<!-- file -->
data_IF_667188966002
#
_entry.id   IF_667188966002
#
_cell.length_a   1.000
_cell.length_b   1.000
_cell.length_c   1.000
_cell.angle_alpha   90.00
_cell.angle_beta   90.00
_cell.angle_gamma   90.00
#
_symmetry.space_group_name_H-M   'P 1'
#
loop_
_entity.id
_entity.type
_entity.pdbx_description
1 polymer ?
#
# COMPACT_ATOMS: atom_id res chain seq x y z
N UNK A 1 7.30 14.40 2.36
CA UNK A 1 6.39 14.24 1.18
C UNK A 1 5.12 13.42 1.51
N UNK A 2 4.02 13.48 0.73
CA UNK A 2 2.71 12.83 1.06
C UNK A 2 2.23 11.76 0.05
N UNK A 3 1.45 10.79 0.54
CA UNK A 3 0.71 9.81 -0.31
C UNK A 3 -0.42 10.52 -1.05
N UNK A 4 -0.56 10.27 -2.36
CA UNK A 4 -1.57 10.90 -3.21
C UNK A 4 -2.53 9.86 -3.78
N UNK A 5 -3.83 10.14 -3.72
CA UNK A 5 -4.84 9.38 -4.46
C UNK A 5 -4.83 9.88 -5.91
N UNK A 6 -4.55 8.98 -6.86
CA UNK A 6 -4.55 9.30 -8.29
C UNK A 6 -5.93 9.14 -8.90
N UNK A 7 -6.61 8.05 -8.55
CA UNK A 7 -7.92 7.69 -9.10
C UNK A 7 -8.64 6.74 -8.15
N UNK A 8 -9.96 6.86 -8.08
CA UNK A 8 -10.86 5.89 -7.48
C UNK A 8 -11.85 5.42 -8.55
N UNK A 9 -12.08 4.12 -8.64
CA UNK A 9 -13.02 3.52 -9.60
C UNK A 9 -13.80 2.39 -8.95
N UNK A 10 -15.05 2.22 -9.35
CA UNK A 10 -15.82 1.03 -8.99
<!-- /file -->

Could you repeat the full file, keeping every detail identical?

data_IF_667188966002
#
_entry.id   IF_667188966002
#
_cell.length_a   1.000
_cell.length_b   1.000
_cell.length_c   1.000
_cell.angle_alpha   90.00
_cell.angle_beta   90.00
_cell.angle_gamma   90.00
#
_symmetry.space_group_name_H-M   'P 1'
#
loop_
_entity.id
_entity.type
_entity.pdbx_description
1 polymer ?
#
# COMPACT_ATOMS: atom_id res chain seq x y z
N UNK A 1 7.30 14.40 2.36
CA UNK A 1 6.39 14.24 1.18
C UNK A 1 5.12 13.42 1.51
N UNK A 2 4.02 13.48 0.73
CA UNK A 2 2.71 12.83 1.06
C UNK A 2 2.23 11.76 0.05
N UNK A 3 1.45 10.79 0.54
CA UNK A 3 0.71 9.81 -0.31
C UNK A 3 -0.42 10.52 -1.05
N UNK A 4 -0.56 10.27 -2.36
CA UNK A 4 -1.57 10.90 -3.21
C UNK A 4 -2.53 9.86 -3.78
N UNK A 5 -3.83 10.14 -3.72
CA UNK A 5 -4.84 9.38 -4.46
C UNK A 5 -4.83 9.88 -5.91
N UNK A 6 -4.55 8.98 -6.86
CA UNK A 6 -4.55 9.30 -8.29
C UNK A 6 -5.93 9.14 -8.90
N UNK A 7 -6.61 8.05 -8.55
CA UNK A 7 -7.92 7.69 -9.10
C UNK A 7 -8.64 6.74 -8.15
N UNK A 8 -9.96 6.86 -8.08
CA UNK A 8 -10.86 5.89 -7.48
C UNK A 8 -11.85 5.42 -8.55
N UNK A 9 -12.08 4.12 -8.64
CA UNK A 9 -13.02 3.52 -9.60
C UNK A 9 -13.80 2.39 -8.95
N UNK A 10 -15.05 2.22 -9.35
CA UNK A 10 -15.82 1.03 -8.99